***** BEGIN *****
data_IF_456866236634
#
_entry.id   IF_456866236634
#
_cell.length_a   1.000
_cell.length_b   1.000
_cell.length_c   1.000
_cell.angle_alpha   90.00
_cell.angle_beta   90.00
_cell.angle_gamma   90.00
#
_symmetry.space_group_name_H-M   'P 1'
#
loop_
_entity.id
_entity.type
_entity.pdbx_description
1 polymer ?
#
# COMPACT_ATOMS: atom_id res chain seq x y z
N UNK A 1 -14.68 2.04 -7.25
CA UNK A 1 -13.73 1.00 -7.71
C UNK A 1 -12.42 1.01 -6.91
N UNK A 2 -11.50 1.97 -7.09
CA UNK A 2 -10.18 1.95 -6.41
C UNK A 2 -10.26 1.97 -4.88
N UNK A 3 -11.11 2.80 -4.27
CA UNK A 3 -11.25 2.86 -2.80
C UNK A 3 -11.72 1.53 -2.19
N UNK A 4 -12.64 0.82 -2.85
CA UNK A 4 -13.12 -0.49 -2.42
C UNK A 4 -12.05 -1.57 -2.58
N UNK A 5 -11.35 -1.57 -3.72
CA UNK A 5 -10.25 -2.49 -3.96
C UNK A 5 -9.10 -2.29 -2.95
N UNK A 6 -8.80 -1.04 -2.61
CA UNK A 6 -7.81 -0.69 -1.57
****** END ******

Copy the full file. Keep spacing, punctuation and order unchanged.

data_IF_456866236634
#
_entry.id   IF_456866236634
#
_cell.length_a   1.000
_cell.length_b   1.000
_cell.length_c   1.000
_cell.angle_alpha   90.00
_cell.angle_beta   90.00
_cell.angle_gamma   90.00
#
_symmetry.space_group_name_H-M   'P 1'
#
loop_
_entity.id
_entity.type
_entity.pdbx_description
1 polymer ?
#
# COMPACT_ATOMS: atom_id res chain seq x y z
N UNK A 1 -14.68 2.04 -7.25
CA UNK A 1 -13.73 1.00 -7.71
C UNK A 1 -12.42 1.01 -6.91
N UNK A 2 -11.50 1.97 -7.09
CA UNK A 2 -10.18 1.95 -6.41
C UNK A 2 -10.26 1.97 -4.88
N UNK A 3 -11.11 2.80 -4.27
CA UNK A 3 -11.25 2.86 -2.80
C UNK A 3 -11.72 1.53 -2.19
N UNK A 4 -12.64 0.82 -2.85
CA UNK A 4 -13.12 -0.49 -2.42
C UNK A 4 -12.05 -1.57 -2.58
N UNK A 5 -11.35 -1.57 -3.72
CA UNK A 5 -10.25 -2.49 -3.96
C UNK A 5 -9.10 -2.29 -2.95
N UNK A 6 -8.80 -1.04 -2.61
CA UNK A 6 -7.81 -0.69 -1.57